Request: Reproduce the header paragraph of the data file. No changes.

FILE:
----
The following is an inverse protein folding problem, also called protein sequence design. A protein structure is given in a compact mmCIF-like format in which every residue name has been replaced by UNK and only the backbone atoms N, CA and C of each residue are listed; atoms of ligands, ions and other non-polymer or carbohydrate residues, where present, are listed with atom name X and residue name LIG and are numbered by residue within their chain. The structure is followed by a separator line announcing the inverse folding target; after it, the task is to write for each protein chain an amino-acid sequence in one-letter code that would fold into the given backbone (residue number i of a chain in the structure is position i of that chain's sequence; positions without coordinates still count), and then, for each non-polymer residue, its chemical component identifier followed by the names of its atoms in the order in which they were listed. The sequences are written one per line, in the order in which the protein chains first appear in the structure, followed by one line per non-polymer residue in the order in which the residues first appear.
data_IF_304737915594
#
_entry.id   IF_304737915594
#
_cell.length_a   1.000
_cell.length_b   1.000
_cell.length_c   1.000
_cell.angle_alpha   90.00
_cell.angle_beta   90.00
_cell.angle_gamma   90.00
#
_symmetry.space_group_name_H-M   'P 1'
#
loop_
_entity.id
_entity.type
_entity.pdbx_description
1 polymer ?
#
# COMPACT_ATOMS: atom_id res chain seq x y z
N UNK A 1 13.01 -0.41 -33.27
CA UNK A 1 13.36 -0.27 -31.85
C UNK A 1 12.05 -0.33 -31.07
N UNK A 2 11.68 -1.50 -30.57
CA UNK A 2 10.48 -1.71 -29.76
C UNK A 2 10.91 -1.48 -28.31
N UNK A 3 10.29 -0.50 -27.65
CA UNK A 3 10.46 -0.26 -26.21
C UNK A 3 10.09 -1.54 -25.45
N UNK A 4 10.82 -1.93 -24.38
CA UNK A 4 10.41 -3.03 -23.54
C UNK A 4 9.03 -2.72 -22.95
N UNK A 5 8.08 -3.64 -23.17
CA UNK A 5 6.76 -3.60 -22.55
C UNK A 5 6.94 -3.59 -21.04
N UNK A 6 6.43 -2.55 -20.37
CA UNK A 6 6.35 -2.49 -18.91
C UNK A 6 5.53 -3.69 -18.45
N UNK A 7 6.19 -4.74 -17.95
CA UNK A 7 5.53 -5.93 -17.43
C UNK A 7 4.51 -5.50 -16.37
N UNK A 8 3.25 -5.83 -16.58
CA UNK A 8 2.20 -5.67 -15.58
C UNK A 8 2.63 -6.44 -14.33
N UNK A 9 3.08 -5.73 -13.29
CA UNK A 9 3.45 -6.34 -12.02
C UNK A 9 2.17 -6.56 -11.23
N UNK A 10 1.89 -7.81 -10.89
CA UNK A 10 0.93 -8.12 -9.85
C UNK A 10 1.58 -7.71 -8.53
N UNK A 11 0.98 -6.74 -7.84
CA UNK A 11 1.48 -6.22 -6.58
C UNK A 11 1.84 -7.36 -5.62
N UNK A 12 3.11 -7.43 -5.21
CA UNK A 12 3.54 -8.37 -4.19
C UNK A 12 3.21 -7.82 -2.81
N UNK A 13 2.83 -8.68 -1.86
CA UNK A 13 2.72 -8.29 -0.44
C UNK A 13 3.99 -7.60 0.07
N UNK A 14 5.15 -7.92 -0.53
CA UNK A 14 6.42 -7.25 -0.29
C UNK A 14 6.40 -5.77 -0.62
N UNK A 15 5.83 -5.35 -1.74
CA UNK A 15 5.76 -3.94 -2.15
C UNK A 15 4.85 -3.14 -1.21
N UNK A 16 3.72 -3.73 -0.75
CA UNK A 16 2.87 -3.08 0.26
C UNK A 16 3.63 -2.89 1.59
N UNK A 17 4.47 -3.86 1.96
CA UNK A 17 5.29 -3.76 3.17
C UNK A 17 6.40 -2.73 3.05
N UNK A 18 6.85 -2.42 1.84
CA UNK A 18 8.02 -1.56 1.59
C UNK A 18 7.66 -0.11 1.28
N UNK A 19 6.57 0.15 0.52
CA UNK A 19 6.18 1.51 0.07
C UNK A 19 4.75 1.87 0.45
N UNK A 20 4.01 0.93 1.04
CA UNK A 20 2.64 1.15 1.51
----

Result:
The following is an inverse protein folding problem, also called protein sequence design. A protein structure is given in a compact mmCIF-like format in which every residue name has been replaced by UNK and only the backbone atoms N, CA and C of each residue are listed; atoms of ligands, ions and other non-polymer or carbohydrate residues, where present, are listed with atom name X and residue name LIG and are numbered by residue within their chain. The structure is followed by a separator line announcing the inverse folding target; after it, the task is to write for each protein chain an amino-acid sequence in one-letter code that would fold into the given backbone (residue number i of a chain in the structure is position i of that chain's sequence; positions without coordinates still count), and then, for each non-polymer residue, its chemical component identifier followed by the names of its atoms in the order in which they were listed. The sequences are written one per line, in the order in which the protein chains first appear in the structure, followed by one line per non-polymer residue in the order in which the residues first appear.